The actor Geoffrey Bayldon has died aged 93. The actor who starred in the much-loved 1970’s television series Catweazle, was partly brought to his most famous role by the chastening experience of rejecting the chance to be the first Doctor Who. Bayldon, was approached to play the Doctor in 1963. But the Time Lord was scripted as an eccentric old man, and Bayldon, then in his late 30’s, was wary of being typecast in such roles, even though he was exceptionally good at them. With no inkling of the success Doctor Who would turn out to be, and put off by the punishing filming schedule, he turned the offer down after only 10 minutes’ consideration.
He later admitted to regretting the decision, and when another high-profile TV role – to play the even older and markedly more eccentric Catweazle – came his way in 1969, he had no second thoughts. The character of Catweazle – a wild-eyed 11th-century magician transported into the modern world – suited Bayldon to a T, and in fact the creator of the series, Richard Carpenter, had written the script with him in mind. Bayldon took on the part enthusiastically, creating one of the most instantly recognisable and enchanting TV characters of the era.
In a Sunday afternoon slot on ITV, Catweazle’s 26 episodes drew audiences of many millions as they charted the light-hearted adventures of the ragged-cloaked, pointy-bearded hero and his “familiar’, the toad Touchwood. Inadvertently thrown through time by his own inept sorcery into the bewildering landscape of 20th-century England – where he saw magic in everything, including the “electrickery” of lightbulbs and the amazing “tellingbone” that allowed people to communicate with each other – Catweazle muddled his way through misunderstandings and escapades as he attempted to find the magic spell that would return him to his own era.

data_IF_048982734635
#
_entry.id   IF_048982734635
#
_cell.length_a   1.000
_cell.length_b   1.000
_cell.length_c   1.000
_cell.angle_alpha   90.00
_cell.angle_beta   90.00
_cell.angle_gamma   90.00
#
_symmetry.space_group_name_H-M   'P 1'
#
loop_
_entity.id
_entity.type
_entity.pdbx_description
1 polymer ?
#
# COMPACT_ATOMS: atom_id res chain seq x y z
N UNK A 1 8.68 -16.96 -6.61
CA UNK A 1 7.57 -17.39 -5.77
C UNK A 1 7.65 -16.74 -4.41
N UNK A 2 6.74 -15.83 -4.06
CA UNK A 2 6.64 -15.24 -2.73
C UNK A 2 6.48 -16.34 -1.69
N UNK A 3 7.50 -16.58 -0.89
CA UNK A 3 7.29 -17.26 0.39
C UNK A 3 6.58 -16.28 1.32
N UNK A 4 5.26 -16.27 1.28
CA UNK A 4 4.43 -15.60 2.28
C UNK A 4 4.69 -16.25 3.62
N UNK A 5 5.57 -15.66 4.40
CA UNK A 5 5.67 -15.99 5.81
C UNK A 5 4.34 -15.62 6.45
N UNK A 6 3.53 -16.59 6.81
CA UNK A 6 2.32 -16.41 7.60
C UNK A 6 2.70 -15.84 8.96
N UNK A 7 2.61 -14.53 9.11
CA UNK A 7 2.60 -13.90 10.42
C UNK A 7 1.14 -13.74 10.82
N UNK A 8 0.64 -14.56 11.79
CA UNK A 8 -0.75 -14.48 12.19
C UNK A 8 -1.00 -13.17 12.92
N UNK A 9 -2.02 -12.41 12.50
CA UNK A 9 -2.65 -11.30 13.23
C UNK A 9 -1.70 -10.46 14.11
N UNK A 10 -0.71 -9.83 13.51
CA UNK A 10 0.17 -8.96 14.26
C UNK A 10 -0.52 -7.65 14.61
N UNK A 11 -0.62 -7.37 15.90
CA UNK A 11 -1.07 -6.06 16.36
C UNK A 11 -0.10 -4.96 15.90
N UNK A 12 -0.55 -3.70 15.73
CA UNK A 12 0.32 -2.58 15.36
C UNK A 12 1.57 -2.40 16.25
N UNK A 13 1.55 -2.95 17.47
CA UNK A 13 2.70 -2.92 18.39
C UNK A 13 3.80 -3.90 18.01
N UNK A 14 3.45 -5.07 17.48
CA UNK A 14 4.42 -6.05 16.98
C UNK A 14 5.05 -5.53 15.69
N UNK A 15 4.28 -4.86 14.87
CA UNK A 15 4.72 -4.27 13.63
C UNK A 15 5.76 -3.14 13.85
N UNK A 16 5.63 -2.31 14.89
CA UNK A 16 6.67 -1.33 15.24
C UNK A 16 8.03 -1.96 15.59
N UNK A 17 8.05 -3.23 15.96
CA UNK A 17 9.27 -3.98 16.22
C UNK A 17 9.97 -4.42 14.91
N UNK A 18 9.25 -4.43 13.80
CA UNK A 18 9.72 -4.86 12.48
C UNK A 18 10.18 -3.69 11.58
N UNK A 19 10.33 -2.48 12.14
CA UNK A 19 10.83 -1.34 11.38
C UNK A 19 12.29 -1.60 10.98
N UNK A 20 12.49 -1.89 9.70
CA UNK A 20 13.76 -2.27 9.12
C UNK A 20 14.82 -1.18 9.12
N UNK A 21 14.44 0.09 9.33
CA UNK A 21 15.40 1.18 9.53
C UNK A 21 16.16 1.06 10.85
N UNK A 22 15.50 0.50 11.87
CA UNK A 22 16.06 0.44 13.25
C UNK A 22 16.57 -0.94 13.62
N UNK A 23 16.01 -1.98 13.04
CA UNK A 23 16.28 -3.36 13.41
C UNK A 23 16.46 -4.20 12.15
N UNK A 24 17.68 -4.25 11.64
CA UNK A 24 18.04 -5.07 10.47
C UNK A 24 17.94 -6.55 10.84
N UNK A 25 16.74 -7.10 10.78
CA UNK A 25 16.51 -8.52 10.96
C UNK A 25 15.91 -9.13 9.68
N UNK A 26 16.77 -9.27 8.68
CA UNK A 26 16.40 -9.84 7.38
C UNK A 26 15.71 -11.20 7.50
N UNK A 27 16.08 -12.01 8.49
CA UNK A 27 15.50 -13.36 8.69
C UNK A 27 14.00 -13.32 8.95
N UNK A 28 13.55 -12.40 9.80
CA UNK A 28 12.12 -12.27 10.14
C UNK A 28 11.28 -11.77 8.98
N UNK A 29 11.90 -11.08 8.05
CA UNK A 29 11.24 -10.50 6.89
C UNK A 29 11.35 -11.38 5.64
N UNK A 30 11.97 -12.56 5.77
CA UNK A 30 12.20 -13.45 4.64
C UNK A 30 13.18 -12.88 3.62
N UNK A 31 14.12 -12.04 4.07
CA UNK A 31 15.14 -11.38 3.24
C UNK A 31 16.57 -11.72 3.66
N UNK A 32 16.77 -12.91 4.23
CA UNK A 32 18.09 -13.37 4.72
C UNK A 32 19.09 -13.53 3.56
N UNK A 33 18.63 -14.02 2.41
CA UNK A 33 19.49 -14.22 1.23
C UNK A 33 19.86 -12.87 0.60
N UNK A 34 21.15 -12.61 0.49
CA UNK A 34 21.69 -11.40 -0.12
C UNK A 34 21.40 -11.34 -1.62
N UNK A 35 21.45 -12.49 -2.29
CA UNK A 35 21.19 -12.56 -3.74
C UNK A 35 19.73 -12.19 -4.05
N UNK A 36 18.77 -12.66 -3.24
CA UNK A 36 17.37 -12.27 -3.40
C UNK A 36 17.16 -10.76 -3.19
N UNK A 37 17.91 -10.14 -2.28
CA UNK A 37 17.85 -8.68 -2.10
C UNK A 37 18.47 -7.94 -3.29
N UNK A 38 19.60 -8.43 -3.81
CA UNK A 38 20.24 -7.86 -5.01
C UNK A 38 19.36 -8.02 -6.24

The programme ran from February 1970 to April 1971, and its gentle humour and Bayldon’s star quality made it immensely popular with children and adults alike. It generated spin-offs such as Christmas annuals, books and a series of comic strips. The two series, preserved on DVD, still have a cult following and even today there is a large and active Catweazle fanclub… I still have a Catweazle Annual from he early 70’s.
Bayldon put his heart and soul into the series, not least in the makeup department, where he would spend an hour and a half each day transforming his appearance. He invested Catweazle with much of his own engaging personality and animated him with mannerisms, tics and catchphrases.
Catweazle became Bayldon’s lead into dozens of other TV roles, including the equally crusty Crowman in the late 1970’s Worzel Gummidge series, alongside Jon Pertwee and Una Stubbs. But he had originally set out as a theatre actor and initially paid little attention to the small screen.
Bayldon was born in Leeds, his father a tailor and his mother a head teacher. Although neither parent had any noticeable acting talent, Bayldon inherited his mother’s flair for narration, and traced his love of the stage to a debut at the age of four in a school play, in which he portrayed a robin.
After spending three quiet second world war years stationed at Yorkshire airfields with the RAF, during which time he appeared in many revues, he began training as a professional actor in 1947 at the Old Vic theatre school in London.
Bayldon spent two seasons as a successful Shakespearean actor at Stratford, playing alongside John Gielgud in Measure for Measure and Julius Caesar (both in 1950). For a further two years, he was with the Birmingham repertory theatre, with whom he appeared as Caesar at the Old Vic and, to rave reviews, in Paris.
Eventually, however, he felt he should be making concessions to the popular new medium of television, and he moved to London. There he took roles in a number of live BBC Wednesday plays, and began to appear in episodes of series including The Avengers and The Saint.